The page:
• People who use ceramic containers for cooking or storing food or beverages. Some ceramic glaze contains lead that may have been improperly fired or cured.
  • People who eat or breathe traditional or folk remedies that contain lead, such as some herbs and vitamins from India.
  • People who live in communities contaminated by industrial emissions.

Frequently Asked Questions

Learning about lead poisoning:

Being diagnosed:

Getting treatment:

Ongoing concerns:

Living with lead poisoning:


Lead poisoning is caused by swallowing or breathing lead-contaminated substances or by skin contact. Small children may get lead poisoning by licking, chewing, or eating lead paint on toys, jewellery, or woodwork such as windowsills. Small children also may be exposed by breathing, swallowing, or playing in lead-contaminated dust, soil, or smoke.

Although lead poisoning can sometimes result from a single large dose of lead, it usually is caused by months or years of exposure. Because lead cannot be seen, tasted, or smelled, people usually do not know when they are being exposed. Nearly everyone has some lead in his or her body.

A pregnant woman who is exposed to lead can pass it to her unborn baby.1 Lead can also be passed to a baby through the mother's breast milk.

Before its harmful effects were realized, lead was used in most gasolines, paints, water pipes, food and drink cans, and many other products. For example, house paint made before 1950 often contained as much as 50% lead. Paint manufactured up until 1976 still contained lead.

Environmental regulations have reduced sources of lead pollution, significantly reducing lead in paint, gasoline, plumbing systems, and food and drink cans. For example, in 1990 the Canadian National Plumbing Code restricted the use of lead solder in new plumbing and in repairs to plumbing for drinking water supplies. But lead does not break down, so any lead already present in soil or water will stay there unless it is physically removed.

Common sources of lead are:

  • Lead-based paint and lead in dust and soil, especially from renovation, remodelling, or repainting of homes and buildings built before 1976.
  • Drinking water in homes with lead or lead-soldered pipes.

Other sources of lead include:

  • Jobs, hobbies, or work settings that involve exposure to lead.
  • Soil that has been contaminated with lead from smelters, hazardous waste, or gasoline.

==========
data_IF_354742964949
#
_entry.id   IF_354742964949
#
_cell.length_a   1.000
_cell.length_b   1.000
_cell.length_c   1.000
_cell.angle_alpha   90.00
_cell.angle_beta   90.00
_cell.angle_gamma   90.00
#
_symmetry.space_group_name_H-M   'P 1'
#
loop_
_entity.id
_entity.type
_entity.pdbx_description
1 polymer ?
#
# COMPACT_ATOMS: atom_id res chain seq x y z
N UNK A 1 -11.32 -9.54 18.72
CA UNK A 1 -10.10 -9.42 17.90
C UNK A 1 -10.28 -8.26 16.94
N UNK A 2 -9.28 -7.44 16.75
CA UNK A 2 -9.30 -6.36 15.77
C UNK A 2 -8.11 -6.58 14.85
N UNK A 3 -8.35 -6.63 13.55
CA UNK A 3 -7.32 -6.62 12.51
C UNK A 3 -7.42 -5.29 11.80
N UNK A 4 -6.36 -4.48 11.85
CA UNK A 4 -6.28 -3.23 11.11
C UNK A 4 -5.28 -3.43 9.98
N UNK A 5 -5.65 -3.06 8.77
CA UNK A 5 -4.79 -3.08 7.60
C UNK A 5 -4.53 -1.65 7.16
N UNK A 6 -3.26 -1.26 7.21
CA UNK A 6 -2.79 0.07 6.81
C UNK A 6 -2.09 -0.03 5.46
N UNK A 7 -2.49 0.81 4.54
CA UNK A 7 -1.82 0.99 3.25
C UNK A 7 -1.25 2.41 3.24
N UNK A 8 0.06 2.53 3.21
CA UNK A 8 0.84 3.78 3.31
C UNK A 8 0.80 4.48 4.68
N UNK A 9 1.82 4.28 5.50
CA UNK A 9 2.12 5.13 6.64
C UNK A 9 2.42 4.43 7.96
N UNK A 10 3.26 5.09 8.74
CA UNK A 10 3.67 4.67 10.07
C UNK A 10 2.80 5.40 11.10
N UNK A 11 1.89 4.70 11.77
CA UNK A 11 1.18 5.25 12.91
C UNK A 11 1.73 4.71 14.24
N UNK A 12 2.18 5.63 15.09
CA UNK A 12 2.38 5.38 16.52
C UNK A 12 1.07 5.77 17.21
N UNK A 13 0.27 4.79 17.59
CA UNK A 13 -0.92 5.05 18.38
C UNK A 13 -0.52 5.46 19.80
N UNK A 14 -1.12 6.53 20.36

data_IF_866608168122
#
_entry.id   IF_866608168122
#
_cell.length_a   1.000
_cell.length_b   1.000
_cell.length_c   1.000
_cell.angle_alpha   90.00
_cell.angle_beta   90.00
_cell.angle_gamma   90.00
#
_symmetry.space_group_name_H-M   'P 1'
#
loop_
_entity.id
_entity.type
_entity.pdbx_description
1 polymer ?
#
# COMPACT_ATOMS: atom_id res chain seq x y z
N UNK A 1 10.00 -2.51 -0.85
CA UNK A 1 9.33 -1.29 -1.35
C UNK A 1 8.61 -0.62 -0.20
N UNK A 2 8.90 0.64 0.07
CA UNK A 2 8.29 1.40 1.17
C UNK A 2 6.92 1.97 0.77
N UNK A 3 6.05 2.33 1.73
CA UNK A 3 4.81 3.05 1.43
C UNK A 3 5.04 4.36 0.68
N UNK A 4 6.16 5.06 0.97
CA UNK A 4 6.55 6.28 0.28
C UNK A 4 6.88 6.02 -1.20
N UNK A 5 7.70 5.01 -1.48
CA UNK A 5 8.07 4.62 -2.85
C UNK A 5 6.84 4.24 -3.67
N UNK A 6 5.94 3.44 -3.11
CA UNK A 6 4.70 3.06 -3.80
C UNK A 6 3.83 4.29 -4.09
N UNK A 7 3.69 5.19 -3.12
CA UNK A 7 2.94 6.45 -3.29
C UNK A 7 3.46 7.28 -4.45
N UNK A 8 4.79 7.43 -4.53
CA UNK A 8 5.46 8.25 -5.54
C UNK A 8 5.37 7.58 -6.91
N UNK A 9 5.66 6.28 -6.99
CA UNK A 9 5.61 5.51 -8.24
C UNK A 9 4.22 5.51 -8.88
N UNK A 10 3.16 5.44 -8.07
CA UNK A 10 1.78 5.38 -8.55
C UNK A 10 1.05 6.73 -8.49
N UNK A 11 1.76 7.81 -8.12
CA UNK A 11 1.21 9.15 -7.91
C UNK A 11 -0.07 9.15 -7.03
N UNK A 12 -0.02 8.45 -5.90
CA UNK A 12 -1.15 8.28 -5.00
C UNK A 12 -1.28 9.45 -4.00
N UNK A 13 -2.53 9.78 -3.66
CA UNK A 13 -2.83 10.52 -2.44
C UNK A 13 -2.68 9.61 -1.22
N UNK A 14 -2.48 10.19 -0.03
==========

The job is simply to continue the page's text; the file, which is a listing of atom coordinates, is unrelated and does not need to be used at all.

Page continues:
• Polluted air, particularly near lead smelters or other industries that use lead.
  • Alternative medicines and supplements, such as some herbs and vitamins made outside of Canada or the United States.
  • Cosmetics made outside of Canada or the United States.
  • Food that is stored in leaded crystal, lead-glazed pottery, or cans made outside of Canada or the United States.
  • Vegetables grown in soil that contains lead.
  • Imported toys, crayons, and candies.
  • Some printing materials, such as ink used in print on plastic bags.
  • Homemade liquor made in stills built with lead solder.
  • Some vinyl plastic items, such as mini-blinds manufactured outside of Canada or the United States before 1996.
  • Some artificial turf used on sports fields.


Lead poisoning usually does not cause symptoms until the level of lead in your blood is very high. Most lead poisoning comes from low levels of exposure over a long period of time. The major organ systems affected are the central nervous system, digestive tract, and the renal system (urinary tract).

Chronic lead exposure may cause the following symptoms.

General physical symptoms in children and adults (usually seen when lead poisoning levels are severe)

  • Stomachaches, cramping, constipation, or diarrhea
  • Nausea, vomiting
  • Persistent, unexplained fatigue
  • Headache
  • Muscle weakness

Children with chronic low blood lead levels who may not have obvious symptoms of lead poisoning may have learning problems and be smaller in size than children their age who do not have low to moderate levels of lead poisoning. Studies have shown that declines in IQ can even be seen in children with blood lead concentrations below 10 micrograms of lead per decilitre of blood (10 mcg/dL), the level of concern defined by the U.S. Centers for Disease Control and Prevention and the World Health Organization.7 Chronic exposure to lead may also cause behavioural problems in these children.

Behavioural symptoms in children

  • Irritability or aggressiveness
  • Hyperactivity, being easily distracted, impulsiveness
  • Learning problems
  • Lack of interest in play
  • Loss of appetite

Behavioural symptoms in adults

  • Irritability
  • Unexplained changes in mood or personality
  • Changes in sleep patterns
  • Inability to concentrate
  • Memory loss

Neurological symptoms (caused by effects of lead on the nervous system)

  • Poor coordination
  • Weakness in hands and feet
  • Headaches
  • Seizures
  • Paralysis
  • Coma

Diagnosing lead poisoning can be difficult, because many other conditions cause similar symptoms.

Severe symptoms of acute lead poisoning can include seizures, unconsciousness, paralysis, or swelling in the brain. But exposure to such a high level of lead is not common. If you experience these symptoms, get emergency medical care.

What Happens

People are exposed to lead if they swallow or breathe lead-contaminated substances. Lead poisoning can be caused by a single large dose of lead, although it is usually the result of exposure to small amounts of lead over a long period of time.